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Waiting for the signal

A reflection on the exhibition ‚waiting for the bus‘
by Birgit Jensen at KunstBüdchen in Lintorf
Beatriz V. Toscano

Those who stay: Bus Stop Am Löken
We see a painting with the continuous line of a horizon and a machine which makes a QR code visible at a certain moment. A landscape drenched in light, pink, perhaps orange, artificial in its beauty and strange serenity, at the same time desolate, over a dark field. In the middle of nowhere and suspended in the air, the ghost of a ring, closing to the beat of a countdown which, with each waning second, suggests that something imminent, something serious is about to happen. End of the countdown. There are no explosions, no great fractures, no relief. As tiny spaceships, eager not to miss their chance, soar into the air and disappear while the passer-by and spectator of this clip looks up, sighs tediously and gets on the bus. New passengers gather to wait. The bus arrives on time. The clip repeats again and again. From the eternal return of the bus, nothing ever happens; the travellers turn trapped in a time loop. Meanwhile the spaceships continue to leave from what has now become the place of destruction. Waiting for the bus, the candid travellers, clearly oblivious to the escaping saucers (we assume them to be absorbed in their smartphone screens), are helplessly left behind.

Within these sequences, which include cuts of the spaceships fleeing apocalyptic wastelands and the meaningless scenes of the bus stop by the corner store, Birgit Jensen´s installation for the KunstBüdchen in Lintorf can be seen as a jolt: wake up! When the different episodes (namely the bus sending the signal to the kiosk, the digital access code to the video, the urgent scene of something ending in a countdown) are considered, the intention of the work becomes clearer in terms of a contrast between the urgency of the clip and the boredom of a bus that always arrives. One may remember here the 'metamatic' chains with which Jean Tinguely amused himself by turning us into mischievous spectators of the cosmic laws of causality and movement; the installation, this time, in a sombre way, also alludes to the system of signals by which the buses warn the transport network system of their immediate arrival. In doing so, the installation reproduces that kind of cyborg-semiotics by which the urban environment converses with the processes and objects in it. The installation outlines this same chain reaction: the bus is approaching the Am Löken point. Just one minute before it arrives, the bus sends a radio signal to the bus stop where a kiosk, the Kunstbüdchen, is located, with a sophisticated radio receiver. The alarm is triggered and synchronised with a turning sign that drops slowly, and on which a QR-Code appears. Driven by the 1 automatism of a flat and meaningless curiosity that we have arrived at through the virtual, the passengers, apathetic, connect through this code to a video. That takes just the same time as the bus takes to arrive: The countdown, the fleeing ships, anonymous travellers getting on and off. Nothing ever happens, the bus always comes again. But this bus, the bus stop, Godot, we already know, is just another name we have found to name, or rather, to avoid naming Death.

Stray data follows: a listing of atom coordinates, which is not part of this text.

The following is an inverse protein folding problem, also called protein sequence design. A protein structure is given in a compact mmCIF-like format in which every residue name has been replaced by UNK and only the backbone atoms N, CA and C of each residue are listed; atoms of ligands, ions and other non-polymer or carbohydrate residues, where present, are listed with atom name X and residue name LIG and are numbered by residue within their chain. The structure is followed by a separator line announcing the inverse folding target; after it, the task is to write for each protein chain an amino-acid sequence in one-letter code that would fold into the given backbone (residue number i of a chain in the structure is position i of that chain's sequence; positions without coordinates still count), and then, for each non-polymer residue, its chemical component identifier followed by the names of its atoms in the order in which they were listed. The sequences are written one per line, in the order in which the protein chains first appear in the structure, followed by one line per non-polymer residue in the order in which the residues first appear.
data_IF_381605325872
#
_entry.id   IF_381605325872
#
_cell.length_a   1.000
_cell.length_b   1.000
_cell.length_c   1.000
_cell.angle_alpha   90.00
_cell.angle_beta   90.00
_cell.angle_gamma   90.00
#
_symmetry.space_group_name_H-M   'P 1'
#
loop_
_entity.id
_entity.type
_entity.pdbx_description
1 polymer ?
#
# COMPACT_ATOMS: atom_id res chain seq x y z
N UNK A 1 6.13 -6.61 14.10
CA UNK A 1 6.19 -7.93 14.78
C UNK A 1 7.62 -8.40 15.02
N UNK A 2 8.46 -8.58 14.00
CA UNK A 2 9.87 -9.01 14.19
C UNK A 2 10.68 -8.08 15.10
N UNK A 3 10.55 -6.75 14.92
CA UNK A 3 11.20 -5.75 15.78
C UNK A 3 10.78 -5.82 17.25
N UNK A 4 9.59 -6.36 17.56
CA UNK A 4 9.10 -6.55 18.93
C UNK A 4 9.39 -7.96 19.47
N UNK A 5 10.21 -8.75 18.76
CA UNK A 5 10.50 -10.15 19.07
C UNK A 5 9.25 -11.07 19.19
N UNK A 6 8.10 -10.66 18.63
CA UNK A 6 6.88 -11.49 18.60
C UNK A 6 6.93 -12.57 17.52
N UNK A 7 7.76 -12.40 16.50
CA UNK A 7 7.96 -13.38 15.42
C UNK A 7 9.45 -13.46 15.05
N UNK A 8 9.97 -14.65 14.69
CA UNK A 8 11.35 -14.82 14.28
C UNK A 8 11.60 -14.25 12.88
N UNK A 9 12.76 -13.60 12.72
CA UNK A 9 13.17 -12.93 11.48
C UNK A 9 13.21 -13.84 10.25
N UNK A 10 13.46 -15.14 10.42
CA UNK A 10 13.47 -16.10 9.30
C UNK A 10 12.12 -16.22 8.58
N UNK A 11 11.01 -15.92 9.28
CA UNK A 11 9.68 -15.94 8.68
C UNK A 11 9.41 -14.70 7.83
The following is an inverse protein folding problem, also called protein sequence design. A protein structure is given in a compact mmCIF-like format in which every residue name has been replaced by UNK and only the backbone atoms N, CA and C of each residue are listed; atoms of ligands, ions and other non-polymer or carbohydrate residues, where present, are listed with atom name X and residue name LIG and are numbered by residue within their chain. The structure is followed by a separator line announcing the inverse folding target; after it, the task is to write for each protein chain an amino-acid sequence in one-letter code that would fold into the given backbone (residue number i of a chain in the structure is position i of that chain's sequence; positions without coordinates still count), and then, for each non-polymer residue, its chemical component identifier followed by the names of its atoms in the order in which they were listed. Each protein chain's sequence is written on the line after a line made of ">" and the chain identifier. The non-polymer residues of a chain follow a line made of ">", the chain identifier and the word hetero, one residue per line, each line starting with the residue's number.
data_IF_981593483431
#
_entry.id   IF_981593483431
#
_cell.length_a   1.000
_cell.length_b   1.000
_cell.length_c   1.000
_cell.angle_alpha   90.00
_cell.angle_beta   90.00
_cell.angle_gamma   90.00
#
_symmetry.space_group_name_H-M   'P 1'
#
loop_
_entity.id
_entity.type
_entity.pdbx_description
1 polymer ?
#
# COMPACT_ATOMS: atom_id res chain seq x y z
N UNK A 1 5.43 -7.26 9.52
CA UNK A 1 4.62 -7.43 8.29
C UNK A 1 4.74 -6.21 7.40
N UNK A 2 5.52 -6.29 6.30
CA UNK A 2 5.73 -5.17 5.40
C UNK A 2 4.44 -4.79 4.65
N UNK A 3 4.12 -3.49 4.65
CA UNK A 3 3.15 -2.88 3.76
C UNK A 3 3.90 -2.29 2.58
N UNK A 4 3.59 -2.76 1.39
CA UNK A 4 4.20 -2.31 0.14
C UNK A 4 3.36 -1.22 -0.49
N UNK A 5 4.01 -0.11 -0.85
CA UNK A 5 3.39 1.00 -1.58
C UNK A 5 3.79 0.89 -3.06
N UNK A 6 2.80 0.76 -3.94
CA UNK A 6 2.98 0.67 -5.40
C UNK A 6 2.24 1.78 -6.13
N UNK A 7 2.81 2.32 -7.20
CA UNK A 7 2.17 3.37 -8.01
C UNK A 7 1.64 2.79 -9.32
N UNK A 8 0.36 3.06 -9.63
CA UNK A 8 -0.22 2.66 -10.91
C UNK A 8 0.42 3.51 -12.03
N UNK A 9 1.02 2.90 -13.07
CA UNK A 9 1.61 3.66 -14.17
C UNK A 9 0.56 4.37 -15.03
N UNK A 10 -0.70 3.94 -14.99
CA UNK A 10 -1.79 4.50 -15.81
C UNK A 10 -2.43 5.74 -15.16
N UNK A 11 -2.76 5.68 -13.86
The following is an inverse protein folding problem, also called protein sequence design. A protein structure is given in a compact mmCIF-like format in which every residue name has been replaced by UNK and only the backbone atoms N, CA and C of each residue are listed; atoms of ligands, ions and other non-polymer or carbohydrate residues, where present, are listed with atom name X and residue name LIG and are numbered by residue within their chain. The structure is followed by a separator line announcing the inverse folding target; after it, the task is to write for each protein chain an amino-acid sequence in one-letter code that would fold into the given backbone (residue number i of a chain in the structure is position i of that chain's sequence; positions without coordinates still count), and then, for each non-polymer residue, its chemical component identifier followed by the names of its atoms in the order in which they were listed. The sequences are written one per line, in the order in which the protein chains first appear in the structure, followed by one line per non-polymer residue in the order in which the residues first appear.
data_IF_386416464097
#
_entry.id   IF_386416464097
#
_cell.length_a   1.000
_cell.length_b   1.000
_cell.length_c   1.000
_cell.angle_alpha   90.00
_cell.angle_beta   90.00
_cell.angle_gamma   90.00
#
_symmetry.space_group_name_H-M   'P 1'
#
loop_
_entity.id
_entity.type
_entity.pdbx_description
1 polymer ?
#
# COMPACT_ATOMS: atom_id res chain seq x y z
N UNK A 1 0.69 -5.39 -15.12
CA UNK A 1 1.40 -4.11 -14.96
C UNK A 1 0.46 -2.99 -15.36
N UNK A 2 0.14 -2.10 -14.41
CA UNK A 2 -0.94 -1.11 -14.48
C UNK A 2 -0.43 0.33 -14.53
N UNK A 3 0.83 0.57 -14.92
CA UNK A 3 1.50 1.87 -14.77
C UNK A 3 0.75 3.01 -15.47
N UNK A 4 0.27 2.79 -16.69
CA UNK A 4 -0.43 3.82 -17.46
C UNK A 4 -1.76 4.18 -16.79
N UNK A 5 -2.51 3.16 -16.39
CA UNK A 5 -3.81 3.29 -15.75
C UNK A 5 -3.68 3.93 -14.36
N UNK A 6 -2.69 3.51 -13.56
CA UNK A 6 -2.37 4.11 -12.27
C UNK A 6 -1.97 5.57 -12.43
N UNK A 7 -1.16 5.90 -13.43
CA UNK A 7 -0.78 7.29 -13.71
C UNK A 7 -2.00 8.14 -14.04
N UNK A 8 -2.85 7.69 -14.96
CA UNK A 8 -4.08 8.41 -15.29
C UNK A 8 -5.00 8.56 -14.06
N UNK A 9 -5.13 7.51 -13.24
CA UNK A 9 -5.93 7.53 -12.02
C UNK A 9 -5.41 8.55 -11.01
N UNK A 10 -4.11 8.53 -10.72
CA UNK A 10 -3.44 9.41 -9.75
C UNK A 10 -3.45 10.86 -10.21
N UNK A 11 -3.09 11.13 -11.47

The video interweaves with scenes of real, everyday life, ‘Waiting for the Bus’ wants to slip through the cracks of our blind spots, those comfortable, shadowy places where our consciousness rests and from where we choose to do nothing. But as I said before, this work only reveals its pressing content subtly and in stages. A brief survey of Birgit Jensen's artistic vocabulary reveals an ulterior message that at first glance remains hidden. Think, for example, of her screen-printed canvases, where an insistent motif, a diffuse urban landscape, is barely glimpsed through a kind of numerical and pixelated veil that prevents us from being able to fix the image at all. The city is offered to us, not from its comprehensible, clear and tectonic contours, but from the fleeting impression left on our retina by its ephemeral existence as a flash of light.
Faithful to the purest craftsmanship that is the origin of art, Birgit Jensen nevertheless does not abandon the materialistic and direct logic of printing colour on canvas, by which the image is returned to its purest and most direct carnality. Her canvases emerge as an indexed tracings and by virtue of the same digital techniques which, conversely, are capable of returning reality to the numerical matrix of the QR code. Also in ‘Waiting for the Bus' the key, the trigger is in the code, that kind of great threshold and entrance to a tunnel through which video, the digital environment, the mobile device and, of course, the consciousness of the traveller on which the work wants to act, finally manage to connect. They succeed in listening to each other. This is the opening of a language beyond the figurative; the opening of a channel of
communication, no less direct and effective for being digital. With the pixel as an irreducible unit through which reality speaks to us in numerical code and with the QR code as its virtual instance, we sense that what we are dealing with here is something important to be deciphered.

And how can we ignore the constant of the circle? The disc, the sphere, the ring; a ubiquitous and spectral presence in her works and, I understand, another of the keys to understanding what ‘Waiting for the Bus’ means to us: maybe a nimbus in a light installation against a wall of a building in Flensburg (an oversized ring-shaped fluorescent tube, an installation on the entrance facade of the Fridtjof-Nansen-School, Flensburg, 2000) or in a painting of the moon in a clearing of a forest, which seems to float in the background, or as here in Lintorf, on the pressing dial of the Time, which is running down. Divorced from all scenography and beyond the figurative, the circle, disc and dial appear imbued with that enigmatic grandeur which is characteristic of the apotropaic (the avoidance of evil influences). The circle, the absolute geometric figure, almost imposing itself with its presence on a canvas that struggles to erase it, is